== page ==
5. You ask questions and gather information before coming to a conclusion.

6. You actively and intentionally listen when other people challenge your ideas.

7. You’re unafraid to revise your opinion. 

8. You’re willing and able to make course corrections when presented with new information.

9. You create an environment where your boss, colleagues, family, and your intimate partner can question you easily and without consequence.

10. You avoid false certainty by actively testing your “truth” to determine if what you are “sure about” is accurate according to facts, data, or other valuable sources of information.

If you answered yes to these ten statements, you’re doing well on the “curious scale.”

To practice curiosity as a skill to build better relationships, notice when you’re defensive. Even curious people get defensive from time to time. You’ll probably feel it in your body first.

It takes determination and effort to stop, take a breath, and look into what you’re defending and why.

Examine your reaction and see if you can turn it into a question. Ask questions of the other person such as:

• What do you notice? What do you see?

• What are the obstacles you see and how would you fix them? 

• What do you want? What are you asking for?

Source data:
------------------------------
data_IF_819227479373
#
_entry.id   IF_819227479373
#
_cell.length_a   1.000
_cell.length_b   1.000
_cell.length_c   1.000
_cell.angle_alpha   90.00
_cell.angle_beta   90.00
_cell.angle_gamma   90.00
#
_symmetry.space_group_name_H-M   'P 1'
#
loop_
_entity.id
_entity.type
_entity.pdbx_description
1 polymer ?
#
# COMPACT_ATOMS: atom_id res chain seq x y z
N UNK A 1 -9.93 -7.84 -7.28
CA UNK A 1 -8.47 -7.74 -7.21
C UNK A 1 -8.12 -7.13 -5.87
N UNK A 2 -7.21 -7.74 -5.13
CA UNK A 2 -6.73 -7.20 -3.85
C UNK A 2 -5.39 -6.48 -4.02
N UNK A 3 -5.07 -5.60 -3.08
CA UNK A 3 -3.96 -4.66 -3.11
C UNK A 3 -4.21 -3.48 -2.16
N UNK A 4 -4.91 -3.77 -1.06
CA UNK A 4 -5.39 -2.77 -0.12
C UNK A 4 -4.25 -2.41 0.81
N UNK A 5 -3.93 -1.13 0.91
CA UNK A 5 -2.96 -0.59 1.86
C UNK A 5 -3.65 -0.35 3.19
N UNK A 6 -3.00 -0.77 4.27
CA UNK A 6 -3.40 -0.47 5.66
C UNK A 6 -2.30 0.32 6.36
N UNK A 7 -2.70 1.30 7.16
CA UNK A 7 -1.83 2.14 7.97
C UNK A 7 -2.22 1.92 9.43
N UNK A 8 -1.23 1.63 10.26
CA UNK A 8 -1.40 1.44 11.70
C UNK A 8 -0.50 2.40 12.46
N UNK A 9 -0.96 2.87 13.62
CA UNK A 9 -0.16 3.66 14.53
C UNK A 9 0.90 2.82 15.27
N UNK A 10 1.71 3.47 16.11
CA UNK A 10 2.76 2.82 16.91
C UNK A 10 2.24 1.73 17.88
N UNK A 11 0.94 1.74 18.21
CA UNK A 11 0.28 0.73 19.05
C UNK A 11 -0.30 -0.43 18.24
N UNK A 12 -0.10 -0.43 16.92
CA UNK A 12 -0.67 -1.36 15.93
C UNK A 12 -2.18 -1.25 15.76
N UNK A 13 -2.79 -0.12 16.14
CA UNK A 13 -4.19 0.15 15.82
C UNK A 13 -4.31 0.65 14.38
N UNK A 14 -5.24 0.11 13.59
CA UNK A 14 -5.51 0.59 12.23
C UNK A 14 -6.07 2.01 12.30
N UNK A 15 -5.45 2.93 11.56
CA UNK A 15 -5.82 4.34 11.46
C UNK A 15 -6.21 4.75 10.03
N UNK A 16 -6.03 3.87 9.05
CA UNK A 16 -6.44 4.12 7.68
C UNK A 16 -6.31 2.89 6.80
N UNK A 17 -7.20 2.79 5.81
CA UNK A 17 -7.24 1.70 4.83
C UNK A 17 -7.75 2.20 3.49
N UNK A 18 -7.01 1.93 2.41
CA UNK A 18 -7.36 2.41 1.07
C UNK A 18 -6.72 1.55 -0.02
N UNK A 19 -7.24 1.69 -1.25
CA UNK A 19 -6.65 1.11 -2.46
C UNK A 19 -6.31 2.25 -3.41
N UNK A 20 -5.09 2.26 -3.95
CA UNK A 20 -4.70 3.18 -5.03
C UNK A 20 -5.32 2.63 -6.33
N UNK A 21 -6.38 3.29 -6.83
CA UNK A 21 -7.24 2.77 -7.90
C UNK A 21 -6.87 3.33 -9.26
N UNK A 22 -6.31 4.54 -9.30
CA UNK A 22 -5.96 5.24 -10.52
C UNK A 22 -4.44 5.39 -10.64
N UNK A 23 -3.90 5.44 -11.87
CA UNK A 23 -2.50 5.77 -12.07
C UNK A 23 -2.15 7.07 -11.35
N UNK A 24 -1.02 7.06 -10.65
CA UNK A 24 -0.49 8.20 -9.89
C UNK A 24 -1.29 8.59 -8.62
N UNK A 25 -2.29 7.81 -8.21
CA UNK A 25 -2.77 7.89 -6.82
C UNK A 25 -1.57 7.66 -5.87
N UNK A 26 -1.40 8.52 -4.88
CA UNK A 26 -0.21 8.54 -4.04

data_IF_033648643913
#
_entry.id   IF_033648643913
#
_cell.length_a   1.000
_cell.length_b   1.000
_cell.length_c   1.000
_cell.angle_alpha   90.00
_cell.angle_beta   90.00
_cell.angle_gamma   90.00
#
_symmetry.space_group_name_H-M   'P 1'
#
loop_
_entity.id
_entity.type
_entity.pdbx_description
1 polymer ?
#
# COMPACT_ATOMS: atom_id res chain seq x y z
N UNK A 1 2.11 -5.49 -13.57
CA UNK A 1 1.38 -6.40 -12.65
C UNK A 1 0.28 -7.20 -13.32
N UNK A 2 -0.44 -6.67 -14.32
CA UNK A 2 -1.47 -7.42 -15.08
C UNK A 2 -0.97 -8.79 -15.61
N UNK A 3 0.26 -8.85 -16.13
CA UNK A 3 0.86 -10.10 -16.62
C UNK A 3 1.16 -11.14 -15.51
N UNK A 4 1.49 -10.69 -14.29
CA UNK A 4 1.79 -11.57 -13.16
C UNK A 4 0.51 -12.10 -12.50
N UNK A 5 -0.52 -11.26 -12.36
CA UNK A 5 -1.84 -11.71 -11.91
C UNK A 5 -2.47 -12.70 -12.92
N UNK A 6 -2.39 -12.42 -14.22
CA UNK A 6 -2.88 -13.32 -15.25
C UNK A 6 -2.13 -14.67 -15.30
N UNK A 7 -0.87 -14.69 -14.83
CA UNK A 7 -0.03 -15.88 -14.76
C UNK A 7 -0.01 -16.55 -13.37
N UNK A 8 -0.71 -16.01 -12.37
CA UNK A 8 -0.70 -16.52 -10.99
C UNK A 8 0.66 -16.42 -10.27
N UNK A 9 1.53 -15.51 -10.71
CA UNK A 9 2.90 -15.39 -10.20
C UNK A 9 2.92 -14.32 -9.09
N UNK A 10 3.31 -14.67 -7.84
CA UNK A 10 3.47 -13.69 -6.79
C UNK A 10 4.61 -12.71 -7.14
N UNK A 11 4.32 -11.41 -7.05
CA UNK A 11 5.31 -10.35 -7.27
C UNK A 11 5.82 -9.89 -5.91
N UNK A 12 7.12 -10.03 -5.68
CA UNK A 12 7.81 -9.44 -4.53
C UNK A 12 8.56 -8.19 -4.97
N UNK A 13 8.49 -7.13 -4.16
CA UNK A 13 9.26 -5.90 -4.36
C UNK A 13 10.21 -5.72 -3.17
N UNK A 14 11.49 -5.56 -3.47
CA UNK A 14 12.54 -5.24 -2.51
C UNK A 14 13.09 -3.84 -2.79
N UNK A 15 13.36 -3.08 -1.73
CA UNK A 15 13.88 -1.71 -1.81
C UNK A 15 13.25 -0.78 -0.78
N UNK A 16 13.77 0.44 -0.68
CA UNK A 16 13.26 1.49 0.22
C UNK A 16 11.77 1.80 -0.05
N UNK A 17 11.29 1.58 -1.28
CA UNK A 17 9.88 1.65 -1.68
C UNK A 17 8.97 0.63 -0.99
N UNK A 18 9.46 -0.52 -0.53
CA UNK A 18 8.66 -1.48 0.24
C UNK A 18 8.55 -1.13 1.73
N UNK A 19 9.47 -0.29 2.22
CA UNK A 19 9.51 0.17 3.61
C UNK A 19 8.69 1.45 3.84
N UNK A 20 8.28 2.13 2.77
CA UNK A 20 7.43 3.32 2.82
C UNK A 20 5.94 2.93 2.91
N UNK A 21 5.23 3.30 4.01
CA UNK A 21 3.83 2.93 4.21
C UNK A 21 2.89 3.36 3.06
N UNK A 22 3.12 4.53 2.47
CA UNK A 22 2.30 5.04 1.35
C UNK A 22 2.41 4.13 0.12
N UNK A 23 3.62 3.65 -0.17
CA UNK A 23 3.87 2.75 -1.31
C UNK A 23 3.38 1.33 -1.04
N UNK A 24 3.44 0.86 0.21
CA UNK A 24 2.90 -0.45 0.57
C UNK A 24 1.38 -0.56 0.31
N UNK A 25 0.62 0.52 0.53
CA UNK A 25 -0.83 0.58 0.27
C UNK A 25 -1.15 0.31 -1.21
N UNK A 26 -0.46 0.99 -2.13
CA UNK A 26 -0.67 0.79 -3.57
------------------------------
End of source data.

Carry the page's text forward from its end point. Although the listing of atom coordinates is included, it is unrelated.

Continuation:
• What’s going on?

• What’s your concern?

• What’s your complaint and how can I help?

And then listen attentively and consider the information given to you. Again, this takes time, but it’s time well spent.

Has being defensive ever worked for you? Take a look. Or is it just how you’ve been trained to think, lead, or act up until now?

It’s valuable to use your reactions as a signal to pause and initiate an inquiry. You may be surprised by the new insights you find and the genuine relationships you build.

Curiosity brings clarity. It’s not easy, but it’s illuminating and humbling to find out we don’t know everything!

To Your Healthy Relationships!

Are you curious about working with Terri one-on-one? Schedule a 20 minute free Meet and Greet with Terri on Zoom here. You can ask questions and see if working with Terri as an individual or a couple is a good fit for you.

ON SALE: Get your signed copy of 100 Words: Small Servings of Whimsy and Wisdom (poetry and photography) here. When you send copies directly to friends, I’ll include a hand-written gift card from you to them.

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curiosity, defensiveness, How to Save Your Fourth Marriage, In Care of Relationships, intimate relationships, observation, relationship problems, self-awareness, Terri Crosby